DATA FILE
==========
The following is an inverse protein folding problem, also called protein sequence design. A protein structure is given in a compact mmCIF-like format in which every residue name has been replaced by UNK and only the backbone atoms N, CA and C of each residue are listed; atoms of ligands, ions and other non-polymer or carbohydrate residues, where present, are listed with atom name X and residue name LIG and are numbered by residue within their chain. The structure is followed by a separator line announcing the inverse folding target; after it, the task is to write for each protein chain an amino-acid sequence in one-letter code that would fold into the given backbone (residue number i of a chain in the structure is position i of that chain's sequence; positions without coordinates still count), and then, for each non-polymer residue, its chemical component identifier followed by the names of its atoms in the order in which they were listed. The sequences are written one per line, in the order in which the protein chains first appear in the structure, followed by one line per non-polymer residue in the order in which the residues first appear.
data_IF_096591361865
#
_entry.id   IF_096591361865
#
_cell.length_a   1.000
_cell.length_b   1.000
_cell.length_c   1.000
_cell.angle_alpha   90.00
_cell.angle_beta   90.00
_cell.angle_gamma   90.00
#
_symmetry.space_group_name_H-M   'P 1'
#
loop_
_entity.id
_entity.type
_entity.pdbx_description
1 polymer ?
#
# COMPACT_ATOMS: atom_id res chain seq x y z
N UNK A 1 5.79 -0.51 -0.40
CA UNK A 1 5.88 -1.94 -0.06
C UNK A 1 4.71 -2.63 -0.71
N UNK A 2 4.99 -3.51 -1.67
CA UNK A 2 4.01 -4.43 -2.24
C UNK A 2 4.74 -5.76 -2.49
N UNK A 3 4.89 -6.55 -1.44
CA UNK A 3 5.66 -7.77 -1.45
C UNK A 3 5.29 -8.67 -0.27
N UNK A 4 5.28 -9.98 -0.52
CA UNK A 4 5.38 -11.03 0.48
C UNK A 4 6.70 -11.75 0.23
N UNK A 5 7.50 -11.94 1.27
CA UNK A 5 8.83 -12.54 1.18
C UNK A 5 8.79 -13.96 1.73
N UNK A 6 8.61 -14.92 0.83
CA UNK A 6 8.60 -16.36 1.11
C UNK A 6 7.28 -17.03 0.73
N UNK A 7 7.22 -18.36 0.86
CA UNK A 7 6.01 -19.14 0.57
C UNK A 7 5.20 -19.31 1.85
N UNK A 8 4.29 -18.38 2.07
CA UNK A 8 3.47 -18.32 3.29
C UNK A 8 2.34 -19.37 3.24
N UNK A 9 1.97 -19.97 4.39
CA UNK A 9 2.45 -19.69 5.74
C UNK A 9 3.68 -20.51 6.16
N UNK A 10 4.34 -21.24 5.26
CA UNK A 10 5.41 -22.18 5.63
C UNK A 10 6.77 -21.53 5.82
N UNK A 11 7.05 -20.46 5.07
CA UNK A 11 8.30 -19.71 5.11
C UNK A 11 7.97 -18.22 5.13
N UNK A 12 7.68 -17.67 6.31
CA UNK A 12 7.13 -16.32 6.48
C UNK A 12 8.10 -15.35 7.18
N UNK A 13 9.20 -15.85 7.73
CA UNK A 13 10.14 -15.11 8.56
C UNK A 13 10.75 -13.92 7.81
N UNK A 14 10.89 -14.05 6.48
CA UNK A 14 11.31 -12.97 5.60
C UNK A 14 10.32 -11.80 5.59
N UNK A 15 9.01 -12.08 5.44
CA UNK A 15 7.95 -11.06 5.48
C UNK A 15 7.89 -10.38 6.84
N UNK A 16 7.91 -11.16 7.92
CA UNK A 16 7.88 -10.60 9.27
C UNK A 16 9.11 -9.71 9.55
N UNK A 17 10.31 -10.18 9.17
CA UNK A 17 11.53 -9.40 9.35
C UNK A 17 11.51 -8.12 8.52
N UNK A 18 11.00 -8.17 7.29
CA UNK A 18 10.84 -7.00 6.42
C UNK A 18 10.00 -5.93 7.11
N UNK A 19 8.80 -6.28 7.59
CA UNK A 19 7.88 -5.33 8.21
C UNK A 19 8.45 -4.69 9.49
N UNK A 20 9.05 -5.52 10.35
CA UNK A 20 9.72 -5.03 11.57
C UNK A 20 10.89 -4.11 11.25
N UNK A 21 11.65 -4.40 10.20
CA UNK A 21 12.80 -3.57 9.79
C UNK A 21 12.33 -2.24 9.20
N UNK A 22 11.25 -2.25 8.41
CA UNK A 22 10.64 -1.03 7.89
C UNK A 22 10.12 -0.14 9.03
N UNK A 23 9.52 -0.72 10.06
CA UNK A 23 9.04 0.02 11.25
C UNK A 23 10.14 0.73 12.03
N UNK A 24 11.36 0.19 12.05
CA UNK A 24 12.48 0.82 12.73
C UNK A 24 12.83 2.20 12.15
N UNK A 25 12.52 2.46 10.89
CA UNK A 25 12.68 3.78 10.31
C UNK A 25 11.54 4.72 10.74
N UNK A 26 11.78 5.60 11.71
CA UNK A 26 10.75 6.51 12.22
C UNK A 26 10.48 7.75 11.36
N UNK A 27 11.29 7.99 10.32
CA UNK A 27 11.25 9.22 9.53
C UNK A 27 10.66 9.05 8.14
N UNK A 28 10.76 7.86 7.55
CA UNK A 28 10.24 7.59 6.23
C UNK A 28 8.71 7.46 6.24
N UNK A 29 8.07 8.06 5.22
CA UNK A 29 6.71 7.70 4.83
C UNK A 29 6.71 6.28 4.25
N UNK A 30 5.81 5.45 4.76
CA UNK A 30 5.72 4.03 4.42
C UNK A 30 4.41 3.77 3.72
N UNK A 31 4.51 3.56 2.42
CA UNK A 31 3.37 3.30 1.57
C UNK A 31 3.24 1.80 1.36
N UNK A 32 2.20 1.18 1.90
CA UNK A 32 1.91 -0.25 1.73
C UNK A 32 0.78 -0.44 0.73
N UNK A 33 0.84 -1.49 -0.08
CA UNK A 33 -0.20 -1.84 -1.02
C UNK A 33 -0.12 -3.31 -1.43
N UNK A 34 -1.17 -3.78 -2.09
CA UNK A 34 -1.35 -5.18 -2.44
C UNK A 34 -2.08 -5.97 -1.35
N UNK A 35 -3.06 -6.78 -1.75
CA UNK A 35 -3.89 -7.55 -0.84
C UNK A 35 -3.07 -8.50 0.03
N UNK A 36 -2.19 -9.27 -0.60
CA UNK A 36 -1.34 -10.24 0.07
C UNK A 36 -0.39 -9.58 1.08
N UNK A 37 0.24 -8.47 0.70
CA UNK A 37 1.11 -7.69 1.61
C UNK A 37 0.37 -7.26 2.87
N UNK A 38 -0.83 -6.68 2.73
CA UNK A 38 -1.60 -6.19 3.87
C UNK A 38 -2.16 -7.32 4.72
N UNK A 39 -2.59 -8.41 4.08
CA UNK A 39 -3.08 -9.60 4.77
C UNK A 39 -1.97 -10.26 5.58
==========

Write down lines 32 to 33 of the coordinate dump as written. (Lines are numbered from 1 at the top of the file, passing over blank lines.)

CA UNK A 4 5.38 -11.03 0.48
C UNK A 4 6.70 -11.75 0.23